Cold Weather - DVD Review

'mumblecore for mystery fans. Mumblesterycore.'

If you search for 'mumblecore' on Wikipedia you'll notice two things. Firstly, Cold Weather is listed as one of the few films which comprise the genre. Secondly, you'll probably read that the genre is 'primarily characterised by ultra-low budget production, [a] focus on personal relationships between twenty-somethings, improvised scripts, and non-professional actors'. Which, to be quite honest, makes it sound awful.

But that only tells half of the story with Cold Weather. Aaron Katz' film is mumblecore with grander intentions than just showing a faintly annoying group of hipsters having quiet conversations about pixies and other twee topics. Cold Weather is mumblecore for mystery fans. Mumblesterycore.

Not that it doesn't start out by following the genre conventions. Doug (Cris Lankenau) and Gail (Trieste Kelly Dunn) sit down to a dinner with their parents. They cover some embarrassing topics. Gail starts to say something and stops. Doug mumbles about finding a job. It's very typically low-fi indie stuff and it continues in this way for the best part of the first act, Doug and Gail loping from one situation to another, right up until the point where they play the obligatory 'off-the-wall' game to show just how indie they are (in this case it's throwing grapes from a roof to see if they can make them splatter).

After this though, the film starts to wake up. A mystery is discovered by Carlos (Raúl Castillo, who puts in a noticeably weaker performance than the rest of the cast) and Arthur Conan Doyle-reader Doug sets out to investigate. At this juncture Cold Weather turns into something more akin to Brick, minus the stylised dialogue and noir inflections. It's exactly what would happen if mumblecore directors stopped being satisfied with planting their casts on couches for the entirety of their films and got them out and about in to something resembling the real world.

Katz' cast of real-world wanderers are largely terrific, particularly Lankenau and Dunn who create one of the most realistic brother/sister dynamics I've ever seen. Nailing that particular relationship can be difficult but the two leads here really perfect it; they're awkward but loving, mischievous but comfortable, open and secretive. Watching Katz grow the pair as a family couple is a joy.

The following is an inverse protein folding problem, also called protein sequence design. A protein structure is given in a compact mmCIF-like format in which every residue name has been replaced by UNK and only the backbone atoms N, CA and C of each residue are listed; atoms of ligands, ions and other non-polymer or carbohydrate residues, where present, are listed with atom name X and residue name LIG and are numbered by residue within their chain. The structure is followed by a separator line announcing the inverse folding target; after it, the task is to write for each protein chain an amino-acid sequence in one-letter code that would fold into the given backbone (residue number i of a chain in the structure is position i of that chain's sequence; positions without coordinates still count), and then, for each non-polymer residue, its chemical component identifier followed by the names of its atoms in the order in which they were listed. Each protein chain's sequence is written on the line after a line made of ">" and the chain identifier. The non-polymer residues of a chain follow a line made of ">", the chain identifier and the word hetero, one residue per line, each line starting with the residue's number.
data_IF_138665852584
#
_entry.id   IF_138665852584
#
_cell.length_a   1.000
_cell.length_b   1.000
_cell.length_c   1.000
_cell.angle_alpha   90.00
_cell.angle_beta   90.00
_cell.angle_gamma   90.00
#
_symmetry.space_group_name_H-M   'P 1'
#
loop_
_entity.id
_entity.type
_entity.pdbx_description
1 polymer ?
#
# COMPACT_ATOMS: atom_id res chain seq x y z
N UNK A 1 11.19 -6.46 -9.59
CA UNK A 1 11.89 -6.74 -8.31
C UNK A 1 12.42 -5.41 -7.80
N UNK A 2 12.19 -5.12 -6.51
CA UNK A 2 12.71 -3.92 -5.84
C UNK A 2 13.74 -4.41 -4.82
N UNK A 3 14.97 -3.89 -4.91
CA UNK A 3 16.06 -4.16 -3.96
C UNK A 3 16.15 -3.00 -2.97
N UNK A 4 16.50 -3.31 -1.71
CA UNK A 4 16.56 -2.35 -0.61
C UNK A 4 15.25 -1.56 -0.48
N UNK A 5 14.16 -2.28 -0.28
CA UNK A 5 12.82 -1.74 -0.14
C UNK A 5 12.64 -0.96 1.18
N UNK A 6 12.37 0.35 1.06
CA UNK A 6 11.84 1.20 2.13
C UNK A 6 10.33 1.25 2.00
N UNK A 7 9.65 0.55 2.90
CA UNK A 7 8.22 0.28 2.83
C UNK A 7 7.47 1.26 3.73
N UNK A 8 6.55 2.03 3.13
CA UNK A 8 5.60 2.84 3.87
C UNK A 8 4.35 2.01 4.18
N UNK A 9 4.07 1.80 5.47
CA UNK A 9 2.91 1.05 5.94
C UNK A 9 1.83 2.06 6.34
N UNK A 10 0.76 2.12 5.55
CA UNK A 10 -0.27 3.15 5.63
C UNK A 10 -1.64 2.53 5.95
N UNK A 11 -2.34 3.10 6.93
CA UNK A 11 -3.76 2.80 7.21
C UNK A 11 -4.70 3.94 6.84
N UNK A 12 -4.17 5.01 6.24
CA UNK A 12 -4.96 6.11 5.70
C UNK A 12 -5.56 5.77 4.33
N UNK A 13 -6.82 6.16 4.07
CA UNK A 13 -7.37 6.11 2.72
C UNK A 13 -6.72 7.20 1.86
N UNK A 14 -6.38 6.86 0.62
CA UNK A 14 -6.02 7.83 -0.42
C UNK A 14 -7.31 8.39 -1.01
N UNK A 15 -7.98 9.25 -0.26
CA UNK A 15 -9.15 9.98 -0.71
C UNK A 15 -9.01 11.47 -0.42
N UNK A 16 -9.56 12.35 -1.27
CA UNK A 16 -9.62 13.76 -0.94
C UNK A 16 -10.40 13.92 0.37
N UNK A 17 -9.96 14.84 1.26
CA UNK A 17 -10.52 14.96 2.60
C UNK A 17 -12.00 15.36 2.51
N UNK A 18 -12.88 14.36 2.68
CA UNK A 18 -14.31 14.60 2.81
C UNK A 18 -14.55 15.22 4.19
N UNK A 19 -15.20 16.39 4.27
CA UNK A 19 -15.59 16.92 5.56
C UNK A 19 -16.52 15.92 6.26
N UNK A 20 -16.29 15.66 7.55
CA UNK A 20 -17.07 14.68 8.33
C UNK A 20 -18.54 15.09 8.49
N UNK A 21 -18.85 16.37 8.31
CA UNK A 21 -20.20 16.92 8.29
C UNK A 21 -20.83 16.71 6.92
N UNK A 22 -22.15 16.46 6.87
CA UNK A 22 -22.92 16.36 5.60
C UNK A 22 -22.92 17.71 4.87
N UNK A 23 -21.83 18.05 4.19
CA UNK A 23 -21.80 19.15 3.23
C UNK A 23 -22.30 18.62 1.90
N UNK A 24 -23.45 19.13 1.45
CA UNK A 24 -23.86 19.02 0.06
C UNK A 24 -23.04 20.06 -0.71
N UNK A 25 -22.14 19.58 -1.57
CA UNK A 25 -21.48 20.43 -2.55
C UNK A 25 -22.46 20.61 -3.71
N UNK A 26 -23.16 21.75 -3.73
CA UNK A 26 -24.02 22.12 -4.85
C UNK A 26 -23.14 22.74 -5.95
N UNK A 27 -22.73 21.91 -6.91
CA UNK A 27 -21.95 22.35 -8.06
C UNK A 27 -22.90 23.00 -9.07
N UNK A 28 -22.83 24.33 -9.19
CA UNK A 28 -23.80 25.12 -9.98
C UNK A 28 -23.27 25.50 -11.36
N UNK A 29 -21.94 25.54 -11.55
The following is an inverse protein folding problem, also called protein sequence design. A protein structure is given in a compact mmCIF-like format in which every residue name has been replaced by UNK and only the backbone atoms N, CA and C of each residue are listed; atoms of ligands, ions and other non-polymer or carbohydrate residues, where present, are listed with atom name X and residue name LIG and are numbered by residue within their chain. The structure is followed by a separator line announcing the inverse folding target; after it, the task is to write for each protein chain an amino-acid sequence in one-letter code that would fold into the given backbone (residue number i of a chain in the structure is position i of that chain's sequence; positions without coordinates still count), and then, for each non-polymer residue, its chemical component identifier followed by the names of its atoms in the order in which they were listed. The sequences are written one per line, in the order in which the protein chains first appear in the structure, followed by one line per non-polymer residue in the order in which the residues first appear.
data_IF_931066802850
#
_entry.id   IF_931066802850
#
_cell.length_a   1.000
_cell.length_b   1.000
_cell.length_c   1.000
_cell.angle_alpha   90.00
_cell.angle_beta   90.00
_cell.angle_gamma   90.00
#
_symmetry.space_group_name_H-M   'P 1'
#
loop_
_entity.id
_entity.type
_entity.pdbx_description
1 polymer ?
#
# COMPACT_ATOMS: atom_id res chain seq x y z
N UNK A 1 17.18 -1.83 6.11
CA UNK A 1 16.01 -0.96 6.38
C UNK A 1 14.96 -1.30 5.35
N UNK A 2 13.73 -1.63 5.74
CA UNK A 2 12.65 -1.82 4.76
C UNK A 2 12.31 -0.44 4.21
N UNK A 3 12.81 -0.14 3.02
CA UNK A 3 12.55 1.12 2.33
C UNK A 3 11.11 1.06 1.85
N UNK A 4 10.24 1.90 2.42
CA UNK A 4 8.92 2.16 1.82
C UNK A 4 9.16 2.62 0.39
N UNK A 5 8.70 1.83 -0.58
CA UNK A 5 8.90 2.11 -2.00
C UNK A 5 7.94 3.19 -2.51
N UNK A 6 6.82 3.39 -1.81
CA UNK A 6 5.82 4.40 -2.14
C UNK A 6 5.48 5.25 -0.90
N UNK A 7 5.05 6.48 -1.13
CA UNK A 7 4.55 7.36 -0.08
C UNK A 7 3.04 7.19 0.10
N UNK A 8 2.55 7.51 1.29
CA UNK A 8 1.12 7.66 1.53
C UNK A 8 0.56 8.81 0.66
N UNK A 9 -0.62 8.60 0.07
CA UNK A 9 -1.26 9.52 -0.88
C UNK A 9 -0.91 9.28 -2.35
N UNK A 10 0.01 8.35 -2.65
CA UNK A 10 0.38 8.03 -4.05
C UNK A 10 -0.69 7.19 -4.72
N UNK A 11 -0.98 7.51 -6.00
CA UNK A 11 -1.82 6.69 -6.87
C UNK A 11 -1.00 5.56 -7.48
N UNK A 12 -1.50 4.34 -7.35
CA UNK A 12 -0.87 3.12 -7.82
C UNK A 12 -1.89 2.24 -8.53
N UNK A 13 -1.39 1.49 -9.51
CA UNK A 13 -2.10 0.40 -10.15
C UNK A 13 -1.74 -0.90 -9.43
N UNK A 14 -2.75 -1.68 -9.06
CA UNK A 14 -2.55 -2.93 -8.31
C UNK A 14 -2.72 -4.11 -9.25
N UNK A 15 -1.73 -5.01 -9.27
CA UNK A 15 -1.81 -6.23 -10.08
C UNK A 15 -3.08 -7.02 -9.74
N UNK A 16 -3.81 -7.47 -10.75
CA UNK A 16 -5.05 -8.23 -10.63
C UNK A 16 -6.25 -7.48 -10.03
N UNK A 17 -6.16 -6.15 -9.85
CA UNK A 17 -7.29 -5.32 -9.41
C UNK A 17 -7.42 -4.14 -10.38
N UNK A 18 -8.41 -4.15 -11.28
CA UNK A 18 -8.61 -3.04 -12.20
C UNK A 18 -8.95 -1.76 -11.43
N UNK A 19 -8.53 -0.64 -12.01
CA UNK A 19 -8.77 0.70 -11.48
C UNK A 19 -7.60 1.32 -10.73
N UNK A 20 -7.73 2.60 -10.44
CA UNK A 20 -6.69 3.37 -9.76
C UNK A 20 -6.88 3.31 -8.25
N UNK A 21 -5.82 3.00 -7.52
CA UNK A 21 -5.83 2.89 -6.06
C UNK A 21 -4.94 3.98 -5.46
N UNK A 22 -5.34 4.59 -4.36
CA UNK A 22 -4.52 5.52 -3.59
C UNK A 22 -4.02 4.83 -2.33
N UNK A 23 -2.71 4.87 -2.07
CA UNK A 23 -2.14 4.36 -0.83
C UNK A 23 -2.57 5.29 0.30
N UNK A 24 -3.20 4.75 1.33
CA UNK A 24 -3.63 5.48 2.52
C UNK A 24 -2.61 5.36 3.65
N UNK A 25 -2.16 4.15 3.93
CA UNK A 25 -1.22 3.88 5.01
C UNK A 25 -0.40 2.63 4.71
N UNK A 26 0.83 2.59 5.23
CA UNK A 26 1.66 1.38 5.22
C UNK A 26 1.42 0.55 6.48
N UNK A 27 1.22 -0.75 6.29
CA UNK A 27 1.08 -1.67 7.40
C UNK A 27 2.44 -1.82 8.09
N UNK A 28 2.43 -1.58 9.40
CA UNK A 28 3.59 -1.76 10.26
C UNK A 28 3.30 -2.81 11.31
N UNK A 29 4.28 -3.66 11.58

All of the inherent tension in the mystery culminates in the final act, which is engaging but also features more than a couple of noticeable flaws. Firstly, two characters completely disappear, which is acceptable but hardly makes developing them so much in the first hour worthwhile. The other noticeable problem is the end, which, in true mumblecore fashion, just happens. It doesn't feel out of place, just unsatisfactory, as does the alternative version on the Blu-ray extras which merely provides an alternative slice of nothing.

An enigma and almost entirely unique although this can summarise both Cold Weather's successes and its vexing failures.

Look further...

'Not since Sofia Coppola have I fallen so head-over-heels for a new filmmaker... It might be an indie and it might have handheld shots and a little bit of shaky cam but, really, [Katz is] a classical filmmaker' - Cinema Romantico


  1. Very true those characters disappear in the final act which I suppose I kind of glossed over in waxing poetically in my own review. But I enjoyed the end of this one so much because that final shot reveals the movie wasn't necessarily about the mystery but about a brother/sister re-connecting. And that once you realized this was the film's true intention it had to end. Either way, nice review as always and I'm glad you watched it.

    Also, the DVD is out there! It's not out here until August!

  2. Firstly, wouldn't have watched this without your article and certainly glad that I did so, so thanks once again for your coverage of it.

    Literally an hour or so ago I found a similar claim to the brother/sister reconnection on IMDb's message board. I can see the argument but I think that placing that narrative within the trope of a mystery is problematic and I certainly didn't finish the film thinking that that was what I had watched. Then again, I did comment on how real their relationship seemed so perhaps subconsciously, that theme seeped in. Can an underlying theme be considered the subject of a film? I'm not sure, but either way I certainly wanted a bit more closure to the mystery element. Having said that, I can certainly appreciate why you loved it.

    I doubt this got a cinema run here, which is probably why we got the DVD first.